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Re: Netscape and IE Questions

From: Charles McCathieNevile <charles@w3.org>
Date: Sun, 5 Mar 2000 08:37:41 -0500 (EST)
To: Joel Sanda <joelsanda@yahoo.com>
cc: WAI Interest Group <w3c-wai-ig@w3.org>
Message-ID: <Pine.LNX.4.20.0003050826090.21351-100000@tux.w3.org>
Joel,

I have found thta poor support for stylesheets is a problem in using them,
and that the browsers rstrict to some extent the possiblities that are there
in the design work behind HTML, CSS, and so on. One of the challenges in the
current era of more-or-less broken design of browsers is to find the subset
of CSS, HTML, etc that actually works. In doing so, I think it is justified
to regard an early implementation as working if it doesn't mangle the
information beyond recognition, whether or not it prodces the "expected
visual effect". After all, there are plenty of cases where people use
software that makes the "expected effect" impossible to achieve
(small-screen portable devices, voice-based systems, text-only systems,
etc.).

The approach I have gone for is "float and flow" layout. Using absolute
positioning layout, despite being perfectly valid CSS, doesn't often solve
the problem that it there are such a wide range of output devices that it
isn't practicable to choose something and tell everyone they ought to be
using it. 

Three years ago the likely range (except for accessibility purposes) of
screen sizes was between 640x480 and about 1200x1000 Now there are many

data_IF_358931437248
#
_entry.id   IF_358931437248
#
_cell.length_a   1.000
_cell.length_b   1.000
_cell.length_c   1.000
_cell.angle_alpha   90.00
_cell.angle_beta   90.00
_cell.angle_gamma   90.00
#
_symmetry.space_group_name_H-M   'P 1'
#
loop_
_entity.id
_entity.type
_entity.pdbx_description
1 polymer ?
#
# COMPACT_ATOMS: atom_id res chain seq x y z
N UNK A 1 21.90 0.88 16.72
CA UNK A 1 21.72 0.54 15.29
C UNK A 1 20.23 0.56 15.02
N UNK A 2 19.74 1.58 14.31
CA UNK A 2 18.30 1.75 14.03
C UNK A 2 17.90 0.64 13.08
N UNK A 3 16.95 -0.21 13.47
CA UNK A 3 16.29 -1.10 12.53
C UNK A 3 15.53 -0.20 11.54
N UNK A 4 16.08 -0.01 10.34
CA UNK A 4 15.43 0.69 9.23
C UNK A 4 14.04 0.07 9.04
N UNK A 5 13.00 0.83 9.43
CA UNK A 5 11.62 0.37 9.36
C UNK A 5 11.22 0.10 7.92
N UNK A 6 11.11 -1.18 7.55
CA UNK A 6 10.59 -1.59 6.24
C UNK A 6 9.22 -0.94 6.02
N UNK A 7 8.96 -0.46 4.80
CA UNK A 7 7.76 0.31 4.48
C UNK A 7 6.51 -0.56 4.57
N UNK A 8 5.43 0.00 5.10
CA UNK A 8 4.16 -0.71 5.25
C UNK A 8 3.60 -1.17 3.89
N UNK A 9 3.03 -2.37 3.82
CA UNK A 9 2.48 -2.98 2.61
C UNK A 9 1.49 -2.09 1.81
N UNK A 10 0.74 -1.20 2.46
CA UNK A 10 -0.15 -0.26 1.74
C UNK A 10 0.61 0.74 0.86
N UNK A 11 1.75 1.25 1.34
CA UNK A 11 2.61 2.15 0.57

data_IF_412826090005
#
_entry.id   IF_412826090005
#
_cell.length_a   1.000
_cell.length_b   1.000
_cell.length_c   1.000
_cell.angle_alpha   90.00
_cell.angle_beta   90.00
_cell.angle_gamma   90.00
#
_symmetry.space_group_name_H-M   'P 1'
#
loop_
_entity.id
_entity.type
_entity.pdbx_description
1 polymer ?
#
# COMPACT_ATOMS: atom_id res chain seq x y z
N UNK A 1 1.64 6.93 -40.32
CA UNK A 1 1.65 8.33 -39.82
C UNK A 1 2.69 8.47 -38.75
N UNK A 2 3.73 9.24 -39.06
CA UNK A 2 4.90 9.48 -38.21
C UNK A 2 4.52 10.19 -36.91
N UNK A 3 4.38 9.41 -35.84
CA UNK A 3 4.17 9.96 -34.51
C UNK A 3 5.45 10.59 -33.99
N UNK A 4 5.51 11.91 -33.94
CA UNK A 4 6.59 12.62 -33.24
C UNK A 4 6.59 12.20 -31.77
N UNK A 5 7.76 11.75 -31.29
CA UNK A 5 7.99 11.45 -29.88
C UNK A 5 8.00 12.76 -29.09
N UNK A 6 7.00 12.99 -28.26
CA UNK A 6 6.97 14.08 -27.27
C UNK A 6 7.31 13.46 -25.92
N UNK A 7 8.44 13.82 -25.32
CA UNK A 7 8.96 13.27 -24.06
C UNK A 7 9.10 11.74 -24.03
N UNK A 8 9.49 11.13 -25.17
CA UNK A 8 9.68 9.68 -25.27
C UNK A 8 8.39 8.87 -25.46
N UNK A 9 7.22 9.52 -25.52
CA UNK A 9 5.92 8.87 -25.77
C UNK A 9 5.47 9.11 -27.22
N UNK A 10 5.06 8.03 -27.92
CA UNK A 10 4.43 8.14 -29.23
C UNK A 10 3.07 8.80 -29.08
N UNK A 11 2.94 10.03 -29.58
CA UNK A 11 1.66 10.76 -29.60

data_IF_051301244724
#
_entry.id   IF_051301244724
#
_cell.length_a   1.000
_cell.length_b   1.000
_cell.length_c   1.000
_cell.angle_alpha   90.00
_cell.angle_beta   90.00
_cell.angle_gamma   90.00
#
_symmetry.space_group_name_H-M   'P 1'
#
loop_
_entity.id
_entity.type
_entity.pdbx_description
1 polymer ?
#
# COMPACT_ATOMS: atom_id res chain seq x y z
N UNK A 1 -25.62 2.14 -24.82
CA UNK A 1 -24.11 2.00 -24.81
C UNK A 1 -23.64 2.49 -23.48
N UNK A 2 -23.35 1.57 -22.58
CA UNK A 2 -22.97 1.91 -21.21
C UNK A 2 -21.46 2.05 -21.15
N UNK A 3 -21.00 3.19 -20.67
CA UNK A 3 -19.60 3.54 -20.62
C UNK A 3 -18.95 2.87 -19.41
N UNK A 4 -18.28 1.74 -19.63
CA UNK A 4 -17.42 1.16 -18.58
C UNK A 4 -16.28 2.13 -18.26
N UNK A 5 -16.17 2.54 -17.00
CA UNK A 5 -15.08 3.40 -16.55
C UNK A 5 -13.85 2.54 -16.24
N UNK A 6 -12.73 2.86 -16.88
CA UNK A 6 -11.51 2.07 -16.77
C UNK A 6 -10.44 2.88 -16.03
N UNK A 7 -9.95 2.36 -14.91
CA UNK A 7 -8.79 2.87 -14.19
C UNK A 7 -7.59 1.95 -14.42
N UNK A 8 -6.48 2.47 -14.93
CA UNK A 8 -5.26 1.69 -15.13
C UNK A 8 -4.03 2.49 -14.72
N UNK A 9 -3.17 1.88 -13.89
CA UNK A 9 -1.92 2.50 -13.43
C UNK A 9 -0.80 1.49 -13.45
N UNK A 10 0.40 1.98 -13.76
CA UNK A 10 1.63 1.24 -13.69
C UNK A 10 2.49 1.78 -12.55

handheld devices operating with screens smaller than 320x240, and there are
plenty of monitors that present at 1600x1200 or more.

So I use colors, sizes, borders, backgrounds and text-decoration effects (and
would use style-generated content in some circumstnces if it were better
supported) but let things flow in the available space. If I really want to
seperate something I might use a float to make it appear to the left or right
on its own. Beyond that, layout control just reinforces people in the
incorrect perception that they represent some sensible kind of "norm", and
requires constant tweaking as the state of the art changes.

Charles McCN


On Fri, 3 Mar 2000, Joel Sanda wrote:

  The upshot is this: we had to "water down" our code to
  make it work in Netscape, which meant is was less
  accessible according to WAI recommendations than
  before. While we could have sniffed for browser
  version and redirected, that means twice the
  maintenance and essentially creating an accessible and
  a non-accessible site.
  
  What are your thoughts on this? I don't think
  accessible web design is that problematic for
  developers. What is problematic is Netscape.
  
  While this sounds like Netscape bashing, I think the
  discrepancies between IE and Netscape in their support
  of W3C and WAI recommendations means developers either
  have to build two sites, or build one that is not that
  accessible - a rock and hard place.
  
  Any thoughts?
  
  Thanks - Joel Sanda
  joelsanda@yahoo.com
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--
Charles McCathieNevile    mailto:charles@w3.org    phone: +61 (0) 409 134 136
W3C Web Accessibility Initiative                      http://www.w3.org/WAI
Location: I-cubed, 110 Victoria Street, Carlton VIC 3053
Postal: GPO Box 2476V, Melbourne 3001,  Australia 
Received on Sunday, 5 March 2000 08:37:49 GMT

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